Her latest compositions are double helixes, similar to doubled springs and comparable to the representation of DNA we are used to seeing. Let us recall the comment of Marcel Duchamps on the occasion of his visit to the Aerial Locomotion Show, held at the Grand Palais in Paris. He addressed Fernand Léger and said: “Who could do better than this helix? Tell me, could you do that?”
This anecdote says a lot about the necessity for sculpture to take measure of the industrial society, which produces objects and codes with which the modern artist plays. Laurence Jenkell, like many artists from her time, uses industrial techniques to create. Her work situates her in the slipstream of the work of art at the age of mechanical reproduction, as Walter Benjamin put it in the title of his article.
In order to give her plastic research a meaning, she asks herself about the characteristics of DNA as a meticulous scientist would do: the terminology referring to DNA, its representations and above all the meaning it contains. In an always vivid and contradictory spirit, Laurence Jenkell treats a serious subject as an echo to the light subject that are sweets. She goes from consumption to technology and from fold to string, weaving her work.
It was first with drawings and then with electric wires that the research allowing her to go from one shape to the other began and ended, going from her Wrapping to her Spring. This intermediary stage in her creation refers to the Cirque Calder, and the use he makes of wire. Spring plays on the double meaning the word has. It is the season following winter as well as the mechanism. The artist herself would say concerning her work named Chrysalis: “the spring-like colour of this work inspired me for the title, referring to insects’ chrysalises and the embryonic aspect of circles of colour evoking caterpillars before their metamorphosis into butterflies.” This butterfly is directly linked to the sweet wrappers and the embryo echoes the core of the sweet as well as birth and the transmission of genes in the DNA. In a reflexive logic, Laurence Jenkell’s work nourishes itself.
By endlessly multiplying the “perfect form” of DNA, the artist seems to seek to unravel the double helix’s mysterious curl. DNA is the transmission mode par excellence for genetic information. But how can one “decipher” DNA in an act of pure vision? We know DNA holds the gene pool. In that sense, it is as unique as is each one of Laurence Jenkell works. However, a lot of questioning emerges through confrontation of what we see and what we know of DNA. The static aspect of the sculpture opposes the perpetual multiplying of our cells. Indeed, Laurence Jenkell shows our gene pool as an ever-changing universe of possibilities, like a thread of life endlessly unwinding, rather than showing it in a deterministic fashion.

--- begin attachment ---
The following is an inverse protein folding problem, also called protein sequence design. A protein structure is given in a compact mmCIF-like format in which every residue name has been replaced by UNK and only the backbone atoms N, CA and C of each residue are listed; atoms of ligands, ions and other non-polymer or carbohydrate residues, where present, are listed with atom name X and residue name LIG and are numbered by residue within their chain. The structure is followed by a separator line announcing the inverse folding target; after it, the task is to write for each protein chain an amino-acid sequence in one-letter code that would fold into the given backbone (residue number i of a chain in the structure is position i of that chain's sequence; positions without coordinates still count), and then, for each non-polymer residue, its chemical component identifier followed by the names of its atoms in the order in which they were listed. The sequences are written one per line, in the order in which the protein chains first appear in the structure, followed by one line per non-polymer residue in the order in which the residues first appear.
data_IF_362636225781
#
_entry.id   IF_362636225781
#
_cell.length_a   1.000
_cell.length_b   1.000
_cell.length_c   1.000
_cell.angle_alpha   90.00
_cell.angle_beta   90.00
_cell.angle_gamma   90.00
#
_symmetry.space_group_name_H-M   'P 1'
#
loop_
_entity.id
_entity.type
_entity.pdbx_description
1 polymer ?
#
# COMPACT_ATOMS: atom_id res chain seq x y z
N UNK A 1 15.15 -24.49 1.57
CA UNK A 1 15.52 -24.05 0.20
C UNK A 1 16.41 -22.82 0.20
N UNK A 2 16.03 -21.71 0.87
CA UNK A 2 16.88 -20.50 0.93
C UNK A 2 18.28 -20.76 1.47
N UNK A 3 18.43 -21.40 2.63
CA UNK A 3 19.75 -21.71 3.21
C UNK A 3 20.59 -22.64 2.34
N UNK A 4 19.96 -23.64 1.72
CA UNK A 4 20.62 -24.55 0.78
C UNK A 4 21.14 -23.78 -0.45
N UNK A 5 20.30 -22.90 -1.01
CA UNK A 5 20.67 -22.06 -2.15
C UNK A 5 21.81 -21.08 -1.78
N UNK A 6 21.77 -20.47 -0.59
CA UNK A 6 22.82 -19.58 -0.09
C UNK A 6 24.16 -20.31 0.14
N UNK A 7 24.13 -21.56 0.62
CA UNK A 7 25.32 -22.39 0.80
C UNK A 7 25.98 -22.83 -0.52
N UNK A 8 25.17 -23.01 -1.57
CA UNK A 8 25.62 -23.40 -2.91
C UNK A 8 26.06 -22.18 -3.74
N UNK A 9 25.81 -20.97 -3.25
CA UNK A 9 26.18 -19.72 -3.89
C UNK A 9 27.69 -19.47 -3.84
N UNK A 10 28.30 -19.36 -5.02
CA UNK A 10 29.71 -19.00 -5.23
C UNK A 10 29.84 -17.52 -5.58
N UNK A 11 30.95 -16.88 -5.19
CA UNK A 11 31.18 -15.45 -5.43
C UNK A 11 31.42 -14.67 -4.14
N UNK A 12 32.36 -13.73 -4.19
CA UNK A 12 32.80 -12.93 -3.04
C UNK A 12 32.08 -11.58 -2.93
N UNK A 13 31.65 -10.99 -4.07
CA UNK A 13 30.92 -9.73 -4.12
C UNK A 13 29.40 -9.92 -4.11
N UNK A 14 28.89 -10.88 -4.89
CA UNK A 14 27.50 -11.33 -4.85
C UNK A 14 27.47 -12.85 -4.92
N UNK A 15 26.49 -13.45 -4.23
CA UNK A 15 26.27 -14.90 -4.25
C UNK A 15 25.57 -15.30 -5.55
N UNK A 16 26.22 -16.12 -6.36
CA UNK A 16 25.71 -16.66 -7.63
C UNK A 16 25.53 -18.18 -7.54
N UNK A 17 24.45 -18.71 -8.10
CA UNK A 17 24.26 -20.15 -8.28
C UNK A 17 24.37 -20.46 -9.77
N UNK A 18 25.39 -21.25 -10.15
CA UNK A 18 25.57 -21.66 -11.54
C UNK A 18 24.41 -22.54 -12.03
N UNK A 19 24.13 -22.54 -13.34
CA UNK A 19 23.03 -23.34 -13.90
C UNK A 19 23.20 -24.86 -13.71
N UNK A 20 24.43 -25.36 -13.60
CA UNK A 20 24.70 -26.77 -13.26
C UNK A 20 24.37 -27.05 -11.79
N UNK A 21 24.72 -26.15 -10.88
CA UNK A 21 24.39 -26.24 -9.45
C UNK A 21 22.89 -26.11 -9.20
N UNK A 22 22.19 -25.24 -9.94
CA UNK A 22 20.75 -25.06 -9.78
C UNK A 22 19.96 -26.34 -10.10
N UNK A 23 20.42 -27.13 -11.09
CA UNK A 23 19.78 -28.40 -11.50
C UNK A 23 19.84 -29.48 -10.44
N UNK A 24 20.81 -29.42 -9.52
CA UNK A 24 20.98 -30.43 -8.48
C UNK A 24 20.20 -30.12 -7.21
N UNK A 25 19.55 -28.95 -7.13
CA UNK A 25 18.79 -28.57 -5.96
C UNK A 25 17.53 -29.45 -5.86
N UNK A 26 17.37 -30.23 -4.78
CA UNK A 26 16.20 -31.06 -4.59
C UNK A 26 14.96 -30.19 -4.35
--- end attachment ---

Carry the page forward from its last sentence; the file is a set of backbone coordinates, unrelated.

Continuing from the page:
These latest creations evoke architectural models. For instance, Chromosome chronology reminds us of the Tower of Babel, the Castle in the sky by Hayao Miyasaki, Vladimir Tatline’s Monument for the third Internationale, or Why? which evokes the Endless column by Constantin Brancusi. Futuristic and bucolic, they stand and soar into the sky like launch pads towards sweeter, warmer and more colourful spheres: the Jenkell universe, which we imagine childish and filled with sweets. These curves, so graceful and so sweet, remind us of the question of Deleuze's fold and the mystery it contains.
Her Flag Wrappings are another step in the transition between sweets and DNA. They are reminiscent of veils, sheets and fabric, in other words fibre or even string. Unlike most of her work, the flag wrappings are clones, the artist comparing them to “an army of little soldiers, like the Xi'an army in China.” Laurence Jenkell likes the aura of a unique item, like the uniqueness present in each DNA. But the Flag Wrappings are an exception: each sweet has been produced 12 times, identically. Like the countries they represent, they tend towards standardization, a unique model. In the same way, the society of mass-consumption that Pop Art has taken interest in sees the individual not as an entity but as a whole. When looking at colours and structures, many flags are actually similar. For instance, the French flag borrowed its colours from the American Revolution, although it finds a new justification in the representation of the three orders. Others countries whose flags share the same colours include the United-Kingdom, the Netherlands, the U.S.A., Australia, and Cuba.
This brings us back to the issue of identity: national identity with the flag as well as individual identity with DNA. On one hand culture heritage which belongs to a group of individuals and on the other hand the specificity of each one these individuals, the differences between them.
Whether it is the packaging of sweets or the structure of DNA, Laurence Jenkell appears to be fascinated by the question of the fold. There is no doubt that the artist’s new creations show a new period: though the fold of the wrappers still revealed the core of the sweet, the twisting DNA brings forth nothing but itself. It does not intend to reveal anything; in fact it stands as the very exposition of life's mystery. The fold isn’t the symbol of an essence, it is a process. Form and content are side by side.
In this way, Laurence Jenkell seems to capture the words Deleuze once asked when speaking about Leibniz: “What does the soul tissue mean?” Of course no answer can “fill up” such a question. The exhibition and presentation of Laurence Jenkell’s work will start reflections and thoughts on the matter, for they are at the heart of the work.